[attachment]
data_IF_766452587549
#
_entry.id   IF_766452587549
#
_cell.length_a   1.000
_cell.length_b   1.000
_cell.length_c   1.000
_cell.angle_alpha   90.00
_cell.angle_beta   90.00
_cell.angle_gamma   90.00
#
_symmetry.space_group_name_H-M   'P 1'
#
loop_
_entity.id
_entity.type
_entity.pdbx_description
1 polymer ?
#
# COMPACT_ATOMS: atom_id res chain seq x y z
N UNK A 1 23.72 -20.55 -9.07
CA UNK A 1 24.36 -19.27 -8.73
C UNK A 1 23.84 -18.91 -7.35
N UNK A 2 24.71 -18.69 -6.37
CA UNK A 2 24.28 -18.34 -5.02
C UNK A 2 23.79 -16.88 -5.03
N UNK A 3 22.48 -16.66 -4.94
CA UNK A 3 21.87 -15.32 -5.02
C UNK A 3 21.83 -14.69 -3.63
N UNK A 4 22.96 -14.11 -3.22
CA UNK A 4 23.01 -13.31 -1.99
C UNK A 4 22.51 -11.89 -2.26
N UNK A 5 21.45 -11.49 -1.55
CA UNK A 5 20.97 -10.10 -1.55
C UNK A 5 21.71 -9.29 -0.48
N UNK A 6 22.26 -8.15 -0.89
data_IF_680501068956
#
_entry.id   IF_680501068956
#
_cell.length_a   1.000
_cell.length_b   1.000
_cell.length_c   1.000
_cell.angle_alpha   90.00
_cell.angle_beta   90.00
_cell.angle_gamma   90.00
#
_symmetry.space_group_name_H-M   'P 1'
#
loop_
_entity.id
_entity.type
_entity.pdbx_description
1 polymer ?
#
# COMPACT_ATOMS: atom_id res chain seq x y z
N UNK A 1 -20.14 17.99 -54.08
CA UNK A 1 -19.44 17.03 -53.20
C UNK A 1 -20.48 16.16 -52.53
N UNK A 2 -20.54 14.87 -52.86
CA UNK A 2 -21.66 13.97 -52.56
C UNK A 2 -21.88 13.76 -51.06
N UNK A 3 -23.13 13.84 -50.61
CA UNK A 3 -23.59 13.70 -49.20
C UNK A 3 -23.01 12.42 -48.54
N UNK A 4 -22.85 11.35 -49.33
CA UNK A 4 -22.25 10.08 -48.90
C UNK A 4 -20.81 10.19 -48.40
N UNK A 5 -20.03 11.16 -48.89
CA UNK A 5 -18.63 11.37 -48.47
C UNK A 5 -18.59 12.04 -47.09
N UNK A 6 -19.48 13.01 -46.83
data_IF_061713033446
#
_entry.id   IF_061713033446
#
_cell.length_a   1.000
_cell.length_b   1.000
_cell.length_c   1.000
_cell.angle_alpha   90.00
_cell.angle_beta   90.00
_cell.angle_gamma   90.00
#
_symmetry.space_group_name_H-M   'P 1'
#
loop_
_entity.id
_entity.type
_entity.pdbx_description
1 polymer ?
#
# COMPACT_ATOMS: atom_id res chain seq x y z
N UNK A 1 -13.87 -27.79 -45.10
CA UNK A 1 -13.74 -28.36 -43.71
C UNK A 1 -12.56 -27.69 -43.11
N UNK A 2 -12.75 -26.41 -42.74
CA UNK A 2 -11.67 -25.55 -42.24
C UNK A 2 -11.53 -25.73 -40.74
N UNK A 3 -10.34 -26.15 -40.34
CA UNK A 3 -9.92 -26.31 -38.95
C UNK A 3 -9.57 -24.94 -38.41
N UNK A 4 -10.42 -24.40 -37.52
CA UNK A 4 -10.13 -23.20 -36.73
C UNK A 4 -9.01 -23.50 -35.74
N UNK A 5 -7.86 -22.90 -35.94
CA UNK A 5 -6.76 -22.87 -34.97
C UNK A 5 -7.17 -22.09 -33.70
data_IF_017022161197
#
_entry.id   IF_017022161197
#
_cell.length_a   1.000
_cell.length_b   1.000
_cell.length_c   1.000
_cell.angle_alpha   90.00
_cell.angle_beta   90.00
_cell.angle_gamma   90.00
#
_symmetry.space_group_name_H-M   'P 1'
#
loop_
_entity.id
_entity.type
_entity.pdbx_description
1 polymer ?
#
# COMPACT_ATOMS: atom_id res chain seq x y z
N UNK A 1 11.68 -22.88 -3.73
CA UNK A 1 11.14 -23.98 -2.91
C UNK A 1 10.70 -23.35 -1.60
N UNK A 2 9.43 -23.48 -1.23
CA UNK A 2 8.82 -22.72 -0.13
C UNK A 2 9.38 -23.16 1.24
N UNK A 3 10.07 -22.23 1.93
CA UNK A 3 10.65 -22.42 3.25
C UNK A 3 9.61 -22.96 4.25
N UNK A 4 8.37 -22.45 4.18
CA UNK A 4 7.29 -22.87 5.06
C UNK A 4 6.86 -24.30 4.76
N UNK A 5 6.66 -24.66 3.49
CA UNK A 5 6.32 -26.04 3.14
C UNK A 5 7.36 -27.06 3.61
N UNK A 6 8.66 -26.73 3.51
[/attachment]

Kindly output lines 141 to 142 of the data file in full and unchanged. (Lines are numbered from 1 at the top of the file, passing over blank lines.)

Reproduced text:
CA UNK A 5 6.32 -26.04 3.14
C UNK A 5 7.36 -27.06 3.61